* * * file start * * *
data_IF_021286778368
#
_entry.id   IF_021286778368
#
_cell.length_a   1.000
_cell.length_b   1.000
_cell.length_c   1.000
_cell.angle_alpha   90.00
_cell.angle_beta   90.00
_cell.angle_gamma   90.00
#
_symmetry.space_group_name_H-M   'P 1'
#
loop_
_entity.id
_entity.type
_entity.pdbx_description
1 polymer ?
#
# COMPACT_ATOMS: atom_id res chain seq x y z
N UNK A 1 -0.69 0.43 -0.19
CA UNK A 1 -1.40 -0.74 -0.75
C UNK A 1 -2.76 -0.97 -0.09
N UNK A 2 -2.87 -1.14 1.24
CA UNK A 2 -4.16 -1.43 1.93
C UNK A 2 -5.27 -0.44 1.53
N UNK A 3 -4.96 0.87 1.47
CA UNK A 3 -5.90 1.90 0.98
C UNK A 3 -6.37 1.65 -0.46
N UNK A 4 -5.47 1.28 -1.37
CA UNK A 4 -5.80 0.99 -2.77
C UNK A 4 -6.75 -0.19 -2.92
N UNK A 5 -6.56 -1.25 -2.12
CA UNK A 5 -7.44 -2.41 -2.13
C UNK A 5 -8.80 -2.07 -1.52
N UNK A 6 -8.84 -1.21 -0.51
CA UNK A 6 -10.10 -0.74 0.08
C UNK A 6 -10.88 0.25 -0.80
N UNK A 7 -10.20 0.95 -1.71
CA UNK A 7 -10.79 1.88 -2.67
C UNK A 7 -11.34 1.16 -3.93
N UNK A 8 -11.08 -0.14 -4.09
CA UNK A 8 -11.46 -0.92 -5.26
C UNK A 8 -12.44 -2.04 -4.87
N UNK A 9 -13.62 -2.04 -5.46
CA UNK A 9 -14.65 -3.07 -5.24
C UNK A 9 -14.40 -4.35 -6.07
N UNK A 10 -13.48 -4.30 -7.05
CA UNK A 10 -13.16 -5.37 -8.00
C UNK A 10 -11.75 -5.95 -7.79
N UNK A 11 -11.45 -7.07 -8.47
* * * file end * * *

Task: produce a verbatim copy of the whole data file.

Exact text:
data_IF_021286778368
#
_entry.id   IF_021286778368
#
_cell.length_a   1.000
_cell.length_b   1.000
_cell.length_c   1.000
_cell.angle_alpha   90.00
_cell.angle_beta   90.00
_cell.angle_gamma   90.00
#
_symmetry.space_group_name_H-M   'P 1'
#
loop_
_entity.id
_entity.type
_entity.pdbx_description
1 polymer ?
#
# COMPACT_ATOMS: atom_id res chain seq x y z
N UNK A 1 -0.69 0.43 -0.19
CA UNK A 1 -1.40 -0.74 -0.75
C UNK A 1 -2.76 -0.97 -0.09
N UNK A 2 -2.87 -1.14 1.24
CA UNK A 2 -4.16 -1.43 1.93
C UNK A 2 -5.27 -0.44 1.53
N UNK A 3 -4.96 0.87 1.47
CA UNK A 3 -5.90 1.90 0.98
C UNK A 3 -6.37 1.65 -0.46
N UNK A 4 -5.47 1.28 -1.37
CA UNK A 4 -5.80 0.99 -2.77
C UNK A 4 -6.75 -0.19 -2.92
N UNK A 5 -6.56 -1.25 -2.12
CA UNK A 5 -7.44 -2.41 -2.13
C UNK A 5 -8.80 -2.07 -1.52
N UNK A 6 -8.84 -1.21 -0.51
CA UNK A 6 -10.10 -0.74 0.08
C UNK A 6 -10.88 0.25 -0.80
N UNK A 7 -10.20 0.95 -1.71
CA UNK A 7 -10.79 1.88 -2.67
C UNK A 7 -11.34 1.16 -3.93
N UNK A 8 -11.08 -0.14 -4.09
CA UNK A 8 -11.46 -0.92 -5.26
C UNK A 8 -12.44 -2.04 -4.87
N UNK A 9 -13.62 -2.04 -5.46
CA UNK A 9 -14.65 -3.07 -5.24
C UNK A 9 -14.40 -4.35 -6.07
N UNK A 10 -13.48 -4.30 -7.05
CA UNK A 10 -13.16 -5.37 -8.00
C UNK A 10 -11.75 -5.95 -7.79
N UNK A 11 -11.45 -7.07 -8.47